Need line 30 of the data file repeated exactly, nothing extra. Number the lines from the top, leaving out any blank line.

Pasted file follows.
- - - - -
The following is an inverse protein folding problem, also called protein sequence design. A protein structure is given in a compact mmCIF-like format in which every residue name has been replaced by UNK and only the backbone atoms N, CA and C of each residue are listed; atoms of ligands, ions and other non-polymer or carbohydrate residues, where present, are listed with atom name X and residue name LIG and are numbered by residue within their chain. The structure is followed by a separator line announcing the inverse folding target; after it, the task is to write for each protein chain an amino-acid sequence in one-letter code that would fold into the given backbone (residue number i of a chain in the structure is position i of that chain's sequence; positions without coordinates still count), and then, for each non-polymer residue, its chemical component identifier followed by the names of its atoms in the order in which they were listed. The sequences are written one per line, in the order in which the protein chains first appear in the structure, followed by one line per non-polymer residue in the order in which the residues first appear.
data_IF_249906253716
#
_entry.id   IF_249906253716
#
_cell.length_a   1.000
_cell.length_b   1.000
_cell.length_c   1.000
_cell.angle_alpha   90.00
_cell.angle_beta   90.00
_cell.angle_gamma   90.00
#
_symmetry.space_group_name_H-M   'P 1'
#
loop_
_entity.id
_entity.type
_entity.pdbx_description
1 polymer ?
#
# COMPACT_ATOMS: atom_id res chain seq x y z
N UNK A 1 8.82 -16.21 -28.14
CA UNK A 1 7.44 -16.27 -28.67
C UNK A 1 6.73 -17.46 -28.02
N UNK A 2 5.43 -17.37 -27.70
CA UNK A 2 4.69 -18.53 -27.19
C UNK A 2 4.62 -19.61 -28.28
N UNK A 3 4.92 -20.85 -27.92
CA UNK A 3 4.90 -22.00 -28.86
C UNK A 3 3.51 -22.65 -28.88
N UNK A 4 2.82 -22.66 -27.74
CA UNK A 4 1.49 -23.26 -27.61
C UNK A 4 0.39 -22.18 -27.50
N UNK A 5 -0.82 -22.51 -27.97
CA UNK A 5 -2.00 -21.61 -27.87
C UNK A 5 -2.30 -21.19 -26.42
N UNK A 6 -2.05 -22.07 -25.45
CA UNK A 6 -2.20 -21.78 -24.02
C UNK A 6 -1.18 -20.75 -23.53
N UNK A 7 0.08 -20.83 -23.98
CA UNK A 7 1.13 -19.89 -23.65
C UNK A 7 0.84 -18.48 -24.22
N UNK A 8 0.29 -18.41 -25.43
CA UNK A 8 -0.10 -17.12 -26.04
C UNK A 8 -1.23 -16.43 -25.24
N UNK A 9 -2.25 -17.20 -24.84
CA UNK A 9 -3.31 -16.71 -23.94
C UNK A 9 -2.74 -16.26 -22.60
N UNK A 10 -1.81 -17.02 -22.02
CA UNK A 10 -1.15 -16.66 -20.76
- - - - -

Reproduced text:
C UNK A 3 3.51 -22.65 -28.88